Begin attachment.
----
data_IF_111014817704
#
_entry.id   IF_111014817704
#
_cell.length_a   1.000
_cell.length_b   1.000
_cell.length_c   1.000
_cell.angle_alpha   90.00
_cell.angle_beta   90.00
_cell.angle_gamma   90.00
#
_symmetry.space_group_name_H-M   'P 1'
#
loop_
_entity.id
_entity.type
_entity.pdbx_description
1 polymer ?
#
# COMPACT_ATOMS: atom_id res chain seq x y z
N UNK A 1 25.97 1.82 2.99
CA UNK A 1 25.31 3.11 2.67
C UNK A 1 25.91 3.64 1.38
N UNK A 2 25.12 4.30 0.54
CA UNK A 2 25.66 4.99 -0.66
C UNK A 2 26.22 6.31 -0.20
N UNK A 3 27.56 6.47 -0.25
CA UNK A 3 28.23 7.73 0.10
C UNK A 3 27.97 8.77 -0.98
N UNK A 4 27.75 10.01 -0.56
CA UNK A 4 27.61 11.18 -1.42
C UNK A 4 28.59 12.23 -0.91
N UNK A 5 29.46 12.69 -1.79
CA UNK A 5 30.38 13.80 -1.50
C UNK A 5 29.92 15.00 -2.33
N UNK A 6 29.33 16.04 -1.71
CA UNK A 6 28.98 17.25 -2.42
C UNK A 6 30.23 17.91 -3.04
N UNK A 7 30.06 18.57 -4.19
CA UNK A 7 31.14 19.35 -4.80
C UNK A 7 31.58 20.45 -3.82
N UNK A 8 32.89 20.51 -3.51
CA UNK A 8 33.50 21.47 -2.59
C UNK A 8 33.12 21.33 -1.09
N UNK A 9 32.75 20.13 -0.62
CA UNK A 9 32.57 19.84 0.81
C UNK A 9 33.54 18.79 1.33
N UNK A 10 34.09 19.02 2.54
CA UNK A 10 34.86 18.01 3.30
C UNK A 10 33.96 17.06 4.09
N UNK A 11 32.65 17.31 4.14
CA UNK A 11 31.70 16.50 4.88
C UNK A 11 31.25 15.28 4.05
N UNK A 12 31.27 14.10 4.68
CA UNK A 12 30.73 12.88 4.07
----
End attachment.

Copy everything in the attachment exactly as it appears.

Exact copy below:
data_IF_111014817704
#
_entry.id   IF_111014817704
#
_cell.length_a   1.000
_cell.length_b   1.000
_cell.length_c   1.000
_cell.angle_alpha   90.00
_cell.angle_beta   90.00
_cell.angle_gamma   90.00
#
_symmetry.space_group_name_H-M   'P 1'
#
loop_
_entity.id
_entity.type
_entity.pdbx_description
1 polymer ?
#
# COMPACT_ATOMS: atom_id res chain seq x y z
N UNK A 1 25.97 1.82 2.99
CA UNK A 1 25.31 3.11 2.67
C UNK A 1 25.91 3.64 1.38
N UNK A 2 25.12 4.30 0.54
CA UNK A 2 25.66 4.99 -0.66
C UNK A 2 26.22 6.31 -0.20
N UNK A 3 27.56 6.47 -0.25
CA UNK A 3 28.23 7.73 0.10
C UNK A 3 27.97 8.77 -0.98
N UNK A 4 27.75 10.01 -0.56
CA UNK A 4 27.61 11.18 -1.42
C UNK A 4 28.59 12.23 -0.91
N UNK A 5 29.46 12.69 -1.79
CA UNK A 5 30.38 13.80 -1.50
C UNK A 5 29.92 15.00 -2.33
N UNK A 6 29.33 16.04 -1.71
CA UNK A 6 28.98 17.25 -2.42
C UNK A 6 30.23 17.91 -3.04
N UNK A 7 30.06 18.57 -4.19
CA UNK A 7 31.14 19.35 -4.80
C UNK A 7 31.58 20.45 -3.82
N UNK A 8 32.89 20.51 -3.51
CA UNK A 8 33.50 21.47 -2.59
C UNK A 8 33.12 21.33 -1.09
N UNK A 9 32.75 20.13 -0.62
CA UNK A 9 32.57 19.84 0.81
C UNK A 9 33.54 18.79 1.33
N UNK A 10 34.09 19.02 2.54
CA UNK A 10 34.86 18.01 3.30
C UNK A 10 33.96 17.06 4.09
N UNK A 11 32.65 17.31 4.14
CA UNK A 11 31.70 16.50 4.88
C UNK A 11 31.25 15.28 4.05
N UNK A 12 31.27 14.10 4.68
CA UNK A 12 30.73 12.88 4.07